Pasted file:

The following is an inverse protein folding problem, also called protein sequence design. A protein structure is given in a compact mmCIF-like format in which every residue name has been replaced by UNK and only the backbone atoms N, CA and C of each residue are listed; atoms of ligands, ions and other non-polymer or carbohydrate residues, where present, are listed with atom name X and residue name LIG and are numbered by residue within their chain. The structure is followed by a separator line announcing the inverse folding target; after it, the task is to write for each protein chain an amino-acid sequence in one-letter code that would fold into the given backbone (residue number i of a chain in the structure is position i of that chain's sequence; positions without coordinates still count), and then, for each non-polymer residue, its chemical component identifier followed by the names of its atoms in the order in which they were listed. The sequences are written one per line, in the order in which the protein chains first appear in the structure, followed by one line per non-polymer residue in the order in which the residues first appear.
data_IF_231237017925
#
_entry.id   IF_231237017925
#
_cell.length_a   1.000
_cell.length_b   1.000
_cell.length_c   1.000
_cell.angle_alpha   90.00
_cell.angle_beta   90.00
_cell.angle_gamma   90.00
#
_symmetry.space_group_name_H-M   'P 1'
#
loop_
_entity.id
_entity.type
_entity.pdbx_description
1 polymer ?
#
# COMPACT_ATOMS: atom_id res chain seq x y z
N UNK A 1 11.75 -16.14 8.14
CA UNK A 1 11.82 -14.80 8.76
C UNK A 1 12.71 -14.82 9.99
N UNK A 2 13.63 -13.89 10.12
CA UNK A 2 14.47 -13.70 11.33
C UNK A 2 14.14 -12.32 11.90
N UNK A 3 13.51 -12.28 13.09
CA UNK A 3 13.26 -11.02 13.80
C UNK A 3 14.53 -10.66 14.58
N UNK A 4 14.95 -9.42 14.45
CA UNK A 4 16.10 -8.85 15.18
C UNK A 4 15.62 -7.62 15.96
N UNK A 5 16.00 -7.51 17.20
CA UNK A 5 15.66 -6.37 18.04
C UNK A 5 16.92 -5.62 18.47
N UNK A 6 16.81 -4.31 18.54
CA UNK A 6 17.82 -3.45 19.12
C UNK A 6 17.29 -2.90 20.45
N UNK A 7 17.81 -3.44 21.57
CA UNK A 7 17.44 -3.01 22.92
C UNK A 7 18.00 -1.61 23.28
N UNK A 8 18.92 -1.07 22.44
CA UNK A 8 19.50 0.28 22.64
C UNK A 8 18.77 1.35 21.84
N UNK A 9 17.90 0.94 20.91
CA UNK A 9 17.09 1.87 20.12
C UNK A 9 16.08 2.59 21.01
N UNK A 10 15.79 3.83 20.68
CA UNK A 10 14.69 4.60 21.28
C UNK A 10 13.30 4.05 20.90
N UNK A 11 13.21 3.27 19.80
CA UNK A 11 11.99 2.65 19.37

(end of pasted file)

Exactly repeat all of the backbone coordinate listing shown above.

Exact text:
The following is an inverse protein folding problem, also called protein sequence design. A protein structure is given in a compact mmCIF-like format in which every residue name has been replaced by UNK and only the backbone atoms N, CA and C of each residue are listed; atoms of ligands, ions and other non-polymer or carbohydrate residues, where present, are listed with atom name X and residue name LIG and are numbered by residue within their chain. The structure is followed by a separator line announcing the inverse folding target; after it, the task is to write for each protein chain an amino-acid sequence in one-letter code that would fold into the given backbone (residue number i of a chain in the structure is position i of that chain's sequence; positions without coordinates still count), and then, for each non-polymer residue, its chemical component identifier followed by the names of its atoms in the order in which they were listed. The sequences are written one per line, in the order in which the protein chains first appear in the structure, followed by one line per non-polymer residue in the order in which the residues first appear.
data_IF_231237017925
#
_entry.id   IF_231237017925
#
_cell.length_a   1.000
_cell.length_b   1.000
_cell.length_c   1.000
_cell.angle_alpha   90.00
_cell.angle_beta   90.00
_cell.angle_gamma   90.00
#
_symmetry.space_group_name_H-M   'P 1'
#
loop_
_entity.id
_entity.type
_entity.pdbx_description
1 polymer ?
#
# COMPACT_ATOMS: atom_id res chain seq x y z
N UNK A 1 11.75 -16.14 8.14
CA UNK A 1 11.82 -14.80 8.76
C UNK A 1 12.71 -14.82 9.99
N UNK A 2 13.63 -13.89 10.12
CA UNK A 2 14.47 -13.70 11.33
C UNK A 2 14.14 -12.32 11.90
N UNK A 3 13.51 -12.28 13.09
CA UNK A 3 13.26 -11.02 13.80
C UNK A 3 14.53 -10.66 14.58
N UNK A 4 14.95 -9.42 14.45
CA UNK A 4 16.10 -8.85 15.18
C UNK A 4 15.62 -7.62 15.96
N UNK A 5 16.00 -7.51 17.20
CA UNK A 5 15.66 -6.37 18.04
C UNK A 5 16.92 -5.62 18.47
N UNK A 6 16.81 -4.31 18.54
CA UNK A 6 17.82 -3.45 19.12
C UNK A 6 17.29 -2.90 20.45
N UNK A 7 17.81 -3.44 21.57
CA UNK A 7 17.44 -3.01 22.92
C UNK A 7 18.00 -1.61 23.28
N UNK A 8 18.92 -1.07 22.44
CA UNK A 8 19.50 0.28 22.64
C UNK A 8 18.77 1.35 21.84
N UNK A 9 17.90 0.94 20.91
CA UNK A 9 17.09 1.87 20.12
C UNK A 9 16.08 2.59 21.01
N UNK A 10 15.79 3.83 20.68
CA UNK A 10 14.69 4.60 21.28
C UNK A 10 13.30 4.05 20.90
N UNK A 11 13.21 3.27 19.80
CA UNK A 11 11.99 2.65 19.37